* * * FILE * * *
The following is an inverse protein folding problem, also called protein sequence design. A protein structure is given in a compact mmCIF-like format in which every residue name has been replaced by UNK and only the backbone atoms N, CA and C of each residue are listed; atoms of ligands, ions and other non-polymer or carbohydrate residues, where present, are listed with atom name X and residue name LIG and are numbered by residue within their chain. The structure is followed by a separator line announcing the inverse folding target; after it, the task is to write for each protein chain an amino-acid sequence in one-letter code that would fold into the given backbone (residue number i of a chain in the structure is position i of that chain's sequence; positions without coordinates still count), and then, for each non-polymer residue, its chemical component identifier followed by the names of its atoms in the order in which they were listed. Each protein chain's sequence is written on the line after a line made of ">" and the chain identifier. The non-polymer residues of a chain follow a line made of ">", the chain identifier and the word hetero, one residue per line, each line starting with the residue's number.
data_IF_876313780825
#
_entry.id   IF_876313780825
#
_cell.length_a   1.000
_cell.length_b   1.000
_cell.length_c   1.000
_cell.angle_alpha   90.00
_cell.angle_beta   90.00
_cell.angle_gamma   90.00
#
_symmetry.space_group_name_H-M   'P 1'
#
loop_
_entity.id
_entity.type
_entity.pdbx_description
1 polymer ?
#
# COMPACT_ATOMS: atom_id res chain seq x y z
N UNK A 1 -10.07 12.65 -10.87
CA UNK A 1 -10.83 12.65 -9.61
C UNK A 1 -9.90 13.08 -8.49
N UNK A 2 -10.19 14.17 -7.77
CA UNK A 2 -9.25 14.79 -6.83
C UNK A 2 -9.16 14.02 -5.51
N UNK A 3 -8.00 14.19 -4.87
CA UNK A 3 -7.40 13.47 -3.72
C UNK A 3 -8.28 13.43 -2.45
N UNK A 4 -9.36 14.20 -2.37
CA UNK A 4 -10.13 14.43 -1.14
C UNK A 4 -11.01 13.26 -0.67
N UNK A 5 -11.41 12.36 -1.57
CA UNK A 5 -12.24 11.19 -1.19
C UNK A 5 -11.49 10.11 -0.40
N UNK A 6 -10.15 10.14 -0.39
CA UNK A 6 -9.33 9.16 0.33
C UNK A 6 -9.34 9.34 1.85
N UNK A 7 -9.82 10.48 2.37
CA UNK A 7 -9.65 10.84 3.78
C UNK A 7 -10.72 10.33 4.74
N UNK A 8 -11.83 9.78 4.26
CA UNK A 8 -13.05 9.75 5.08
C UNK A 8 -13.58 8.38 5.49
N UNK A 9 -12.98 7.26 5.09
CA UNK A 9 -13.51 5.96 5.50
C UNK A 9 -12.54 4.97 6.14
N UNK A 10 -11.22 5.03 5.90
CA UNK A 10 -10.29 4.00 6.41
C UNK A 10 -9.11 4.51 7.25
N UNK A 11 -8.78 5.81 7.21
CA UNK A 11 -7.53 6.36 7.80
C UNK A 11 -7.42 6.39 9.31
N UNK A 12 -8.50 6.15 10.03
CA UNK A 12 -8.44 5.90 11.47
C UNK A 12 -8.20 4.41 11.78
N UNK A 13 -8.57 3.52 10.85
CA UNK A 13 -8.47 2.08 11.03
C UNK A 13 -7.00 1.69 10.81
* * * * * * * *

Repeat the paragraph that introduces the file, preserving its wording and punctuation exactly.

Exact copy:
The following is an inverse protein folding problem, also called protein sequence design. A protein structure is given in a compact mmCIF-like format in which every residue name has been replaced by UNK and only the backbone atoms N, CA and C of each residue are listed; atoms of ligands, ions and other non-polymer or carbohydrate residues, where present, are listed with atom name X and residue name LIG and are numbered by residue within their chain. The structure is followed by a separator line announcing the inverse folding target; after it, the task is to write for each protein chain an amino-acid sequence in one-letter code that would fold into the given backbone (residue number i of a chain in the structure is position i of that chain's sequence; positions without coordinates still count), and then, for each non-polymer residue, its chemical component identifier followed by the names of its atoms in the order in which they were listed. Each protein chain's sequence is written on the line after a line made of ">" and the chain identifier. The non-polymer residues of a chain follow a line made of ">", the chain identifier and the word hetero, one residue per line, each line starting with the residue's number.